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PROEM.

First Day

Second Day

Third Day

Fourth Day

Fifth Day

Sixth Day

Seventh Day

    Introduction

    Novel I

    Novel II

    Novel III

    Novel IV

    Novel V

    Novel VI

    Novel VII

    Novel VIII

    Novel IX

    Novel X

    Conclusion

Eighth Day

Ninth Day

Tenth Day

The Author's Epilogue

The Decameron - Seventh Day - Novel I

[Voice: emilia]
[001] Gianni Lotteringhi hears a knocking at his door at night: he awakens his wife, who persuaaes him that 'tis the bogey, which they fall to exorcising with a prayer; whereupon the knocking ceases.

[Voice: emilia]
[002] My lord, glad indeed had I been, that, saving your good pleasure, some other than I had had precedence of discourse upon so goodly a theme as this of which we are to speak: I doubt I am but chosen to teach others confidence; but, such being your will, I will gladly obey it. [003] And my endeavour shall be, dearest ladies, to tell you somewhat that may be serviceable to you in the future: for, if you are, as I am, timorous, and that most especially of the bogey, which, God wot, I know not what manner of thing it may be, nor yet have found any that knew, albeit we are all alike afraid of it, you may learn from this my story how to put it to flight, should it intrude upon you, with a holy, salutary and most efficacious orison.

[Voice: emilia]
[004] There dwelt of yore at Florence, in the quarter of San Pancrazio, a master-spinner, Gianni Lotteringhi by name, one that had prospered in his business, but had little understanding of aught else; insomuch that being somewhat of a simpleton, he had many a time been chosen leader of the band of laud-singers of Santa Maria Novella, and had charge of their school; and not a few like offices had he often served, upon which he greatly plumed himself. Howbeit, 'twas all for no other reason than that, being a man of substance, he gave liberal doles to the friars; [005] who, for that they got thereof, this one hose, another a cloak, and a third a hood, would teach him good orisons, or give him the paternoster in the vernacular, or the chant of St. Alexis, or the lament of St. Bernard, or the laud of Lady Matilda, or the like sorry stuff, which he greatly prized, and guarded with jealous care, deeming them all most conducive to the salvation of his soul.

[Voice: emilia]
[006] Now our simple master-spinner had a most beautiful wife, and amorous withal, her name Monna Tessa. Daughter she was of Mannuccio dalla Cuculla, and not a little knowing and keen-witted; and being enamoured of Federigo di Neri Pegolotti, a handsome and lusty gallant, as he also of her, she, knowing her husband's simplicity, took counsel with her maid, and arranged that Federigo should come to chat with her at a right goodly pleasure-house that the said Gianni had at Camerata, where she was wont to pass the summer, [007] Gianni coming now and again to sup and sleep, and going back in the morning to his shop, or, maybe, to his laud-singers. [008] Federigo, who desired nothing better, went up there punctually on the appointed day about vespers, and as the evening passed without Gianni making his appearance, did most comfortably, and to his no small satisfaction, sup and sleep with the lady, who lying in his arms taught him that night some six of her husband's lauds. [009] But, as neither she nor Federigo was minded that this beginning should also be the end of their intercourse, and that it might not be needful for the maid to go each time to make the assignation with him, they came to the following understanding; [010] to wit, that as often as he came and went between the house and an estate that he had a little higher up, he should keep an eye on a vineyard that was beside the house, where he would see an ass's head stuck on one of the poles of the vineyard, and as often as he observed the muzzle turned towards Florence, he might visit her without any sort of misgiving; and if he found not the door open, he was to tap it thrice, and she would open it; and when he saw the muzzle of the ass's head turned towards Fiesole, he was to keep away, for then Gianni would be there. [011] Following which plan, they forgathered not seldom: [012] but on one of these evenings, when Federigo was to sup with Monna Tessa on two fat capons that she had boiled, it so chanced that Gianni arrived there unexpectedly and very late, much to the lady's chagrin: so she had a little salt meat boiled apart, on which she supped with her husband; [013] and the maid by her orders carried the two boiled capons laid in a spotless napkin with plenty of fresh eggs and a bottle of good wine into the garden, to which there was access otherwise than from the house, and where she was wont at times to sup with Federigo; and there the maid set them down at the foot of a peach-tree, that grew beside a lawn. [014] But in her vexation she forgot to tell the maid to wait till Federigo should come, and let him know that Gianni was there, and he must take his supper in the garden: [015] and she and Gianni and the maid were scarce gone to bed, when Federigo came and tapped once at the door, which being hard by the bedroom, Gianni heard the tap, as did also the lady, albeit, that Gianni might have no reason to suspect her, she feigned to be asleep. [016] Federigo waited a little, and then gave a second tap; whereupon, wondering what it might mean, Gianni nudged his wife, saying: "Tessa, dost hear what I hear? Methinks some one has tapped at our door."[017] The lady, who had heard the noise much better than he, feigned to wake up, and: "How? what sayst thou?" quoth she. [018] "I say," replied Gianni, "that, meseems, some one has tapped at our door."[019] "Tapped at it?" quoth the lady. "Alas, my Gianni, wottest thou not what that is? 'Tis the bogey, which for some nights past has so terrified me as never was, insomuch that I never hear it but I pop my head under the clothes and venture not to put it out again until 'tis broad day."[020] "Come, come, wife," quoth Gianni, "if such it is, be not alarmed; for before we got into bed I repeated the Te lucis, the Intemerata, and divers other good orisons, besides which I made the sign of the cross in the name of the Father, Son and Holy Spirit at each corner of the bed; wherefore we need have no fear that it may avail to hurt us, whatever be its power."[021] The lady, lest Federigo, perchance suspecting a rival, should take offence, resolved to get up, and let him understand that Gianni was there: so she said to her husband: "Well, well; so sayst thou; but I for my part shall never deem myself safe and secure, unless we exorcise it, seeing that thou art here."[022] "Oh!" said Gianni, "and how does one exorcise it?"[023] "That," quoth the lady, "I know right well; for t'other day, when I went to Fiesole for the pardoning, one of those anchoresses, the saintliest creature, my Gianni, God be my witness, knowing how much afraid I am of the bogey, taught me a holy and salutary orison, which she said she had tried many a time before she was turned anchoress, and always with success. [024] God wot, I should never have had courage to try it alone; but as thou art here, I propose that we go exorcise it together."[025] Gianni made answer that he was quite of the same mind; so up they got, and stole to the door, on the outside of which Federigo, now suspicious, was still waiting. And as soon as they were there: "Now," quoth the lady to Gianni, "thou wilt spit, when I tell thee."[026] "Good," said Gianni. [027] Whereupon the lady began her orison, saying:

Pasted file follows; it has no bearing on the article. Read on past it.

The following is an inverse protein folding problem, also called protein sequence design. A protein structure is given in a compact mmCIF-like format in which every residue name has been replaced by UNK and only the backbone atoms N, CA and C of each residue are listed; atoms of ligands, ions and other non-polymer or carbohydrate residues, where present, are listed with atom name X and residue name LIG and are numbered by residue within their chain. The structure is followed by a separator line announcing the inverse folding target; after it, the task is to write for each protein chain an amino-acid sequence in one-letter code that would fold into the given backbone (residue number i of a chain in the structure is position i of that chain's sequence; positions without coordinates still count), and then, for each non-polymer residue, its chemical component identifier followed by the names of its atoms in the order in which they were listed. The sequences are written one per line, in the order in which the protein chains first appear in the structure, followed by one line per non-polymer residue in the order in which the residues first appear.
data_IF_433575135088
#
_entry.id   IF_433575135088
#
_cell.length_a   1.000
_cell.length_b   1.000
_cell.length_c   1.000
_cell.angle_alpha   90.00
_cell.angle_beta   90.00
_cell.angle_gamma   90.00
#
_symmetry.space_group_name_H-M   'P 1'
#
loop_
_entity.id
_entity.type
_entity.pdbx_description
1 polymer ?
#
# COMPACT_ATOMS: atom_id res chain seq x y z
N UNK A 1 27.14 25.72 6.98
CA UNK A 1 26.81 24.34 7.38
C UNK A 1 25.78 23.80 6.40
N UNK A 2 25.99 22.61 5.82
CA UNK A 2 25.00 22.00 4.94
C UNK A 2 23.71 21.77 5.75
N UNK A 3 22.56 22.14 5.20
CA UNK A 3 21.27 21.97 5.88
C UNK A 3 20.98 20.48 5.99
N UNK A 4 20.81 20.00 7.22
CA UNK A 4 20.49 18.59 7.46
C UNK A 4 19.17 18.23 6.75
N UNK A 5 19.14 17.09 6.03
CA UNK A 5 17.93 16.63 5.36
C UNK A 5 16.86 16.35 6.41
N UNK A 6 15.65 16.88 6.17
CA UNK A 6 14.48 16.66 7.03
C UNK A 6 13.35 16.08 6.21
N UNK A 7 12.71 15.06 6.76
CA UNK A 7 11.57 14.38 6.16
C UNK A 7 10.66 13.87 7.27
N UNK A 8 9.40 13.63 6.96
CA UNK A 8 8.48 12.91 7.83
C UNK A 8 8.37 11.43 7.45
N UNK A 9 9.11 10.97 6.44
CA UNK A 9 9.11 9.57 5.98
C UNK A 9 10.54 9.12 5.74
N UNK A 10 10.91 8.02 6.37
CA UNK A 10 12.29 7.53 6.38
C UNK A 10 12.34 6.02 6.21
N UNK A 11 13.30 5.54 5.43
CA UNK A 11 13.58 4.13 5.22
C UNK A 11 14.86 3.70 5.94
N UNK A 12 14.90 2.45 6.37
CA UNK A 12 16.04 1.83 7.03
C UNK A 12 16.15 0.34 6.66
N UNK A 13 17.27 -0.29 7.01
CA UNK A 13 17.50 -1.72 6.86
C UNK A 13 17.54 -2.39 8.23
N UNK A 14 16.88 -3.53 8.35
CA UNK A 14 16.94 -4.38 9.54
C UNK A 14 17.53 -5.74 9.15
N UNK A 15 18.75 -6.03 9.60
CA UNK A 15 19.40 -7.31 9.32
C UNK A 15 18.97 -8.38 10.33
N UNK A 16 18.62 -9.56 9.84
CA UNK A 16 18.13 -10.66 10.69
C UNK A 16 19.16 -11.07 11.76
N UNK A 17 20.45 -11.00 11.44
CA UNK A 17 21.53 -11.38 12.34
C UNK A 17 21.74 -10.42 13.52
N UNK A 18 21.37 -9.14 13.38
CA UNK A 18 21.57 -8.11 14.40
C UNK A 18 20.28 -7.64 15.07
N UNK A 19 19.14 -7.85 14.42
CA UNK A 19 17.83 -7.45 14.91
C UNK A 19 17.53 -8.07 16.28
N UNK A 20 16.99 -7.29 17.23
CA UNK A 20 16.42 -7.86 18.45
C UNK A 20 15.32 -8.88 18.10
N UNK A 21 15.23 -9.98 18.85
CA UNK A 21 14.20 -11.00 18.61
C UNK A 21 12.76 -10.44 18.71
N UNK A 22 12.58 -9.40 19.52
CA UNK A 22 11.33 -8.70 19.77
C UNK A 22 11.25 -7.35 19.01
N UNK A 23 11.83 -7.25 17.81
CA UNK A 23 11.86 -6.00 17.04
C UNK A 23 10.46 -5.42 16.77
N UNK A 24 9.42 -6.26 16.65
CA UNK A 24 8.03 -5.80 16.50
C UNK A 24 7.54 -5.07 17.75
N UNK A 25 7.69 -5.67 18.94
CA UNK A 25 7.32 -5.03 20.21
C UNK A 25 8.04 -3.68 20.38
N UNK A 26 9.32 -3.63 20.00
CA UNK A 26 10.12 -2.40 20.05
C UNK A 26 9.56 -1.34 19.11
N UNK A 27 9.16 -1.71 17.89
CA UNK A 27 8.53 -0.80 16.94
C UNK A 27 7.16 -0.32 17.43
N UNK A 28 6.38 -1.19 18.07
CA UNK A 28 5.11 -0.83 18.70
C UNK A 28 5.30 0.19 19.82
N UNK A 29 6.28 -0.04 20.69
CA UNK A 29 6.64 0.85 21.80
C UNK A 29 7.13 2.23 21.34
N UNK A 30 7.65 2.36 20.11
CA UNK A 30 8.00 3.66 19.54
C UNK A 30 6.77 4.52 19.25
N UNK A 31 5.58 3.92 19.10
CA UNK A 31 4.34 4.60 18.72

[Voice: emilia]
" Bogey, bogey that goest by night, Tail erect, thou cam'st, tail erect, take thy flight: Hie thee to the garden, and the great peach before, Grease upon grease, and droppings five score Of my hen shalt thou find: Set the flask thy lips to, Then away like the wind, And no scathe unto me or my Gianni do." And when she had done: "Now, Gianni," quoth she, "spit": and Gianni spat.

[Voice: emilia]
[028] There was no more room for jealousy in Federigo's mind as he heard all this from without; nay, for all his disappointment, he was like to burst with suppressed laughter, and when Gianni spat, he muttered under his breath: "Now out with thy teeth."[029] The lady, having after this fashion thrice exorcised the bogey, went back to bed with her husband. [030] Federigo, disappointed of the supper that he was to have had with her, and apprehending the words of the orison aright, hied him to the garden, and having found the two capons and the wine and the eggs at the foot of the peach-tree, took them home with him, and supped very comfortably. And many a hearty laugh had he and the lady over the exorcism during their subsequent intercourse.

[Voice: emilia]
[031] Now, true it is that some say that the lady had in fact turned the ass's head towards Fiesole, but that a husbandman, passing through the vineyard, had given it a blow with his stick, whereby it had swung round, and remained fronting Florence, and so it was that Federigo thought that he was invited, and came to the house, [032] and that the lady's orison was on this wise: " Bogey, a God's name, away thee hie, For whoe'er turned the ass's head, 'twas not I; Another it was, foul fall his eyne; And here am I with Gianni mine."

[Voice: emilia]
Wherefore Federigo was fain to take himself off, having neither slept nor supped.

[Voice: emilia]
[033] But a neighbour of mine, a lady well advanced in years, tells me that, by what she heard when she was a girl, both stories are true; but that the latter concerned not Gianni Lotteringhi but one Gianni di Nello, that lived at Porta San Piero, and was no less a numskull than Gianni Lotteringhi. [034] Wherefore, dear my ladies, you are at liberty to choose which exorcism you prefer, or take both if you like. They are both of extraordinary and approved virtue in such cases, as you have heard: get them by heart, therefore, and they may yet stand you in good stead.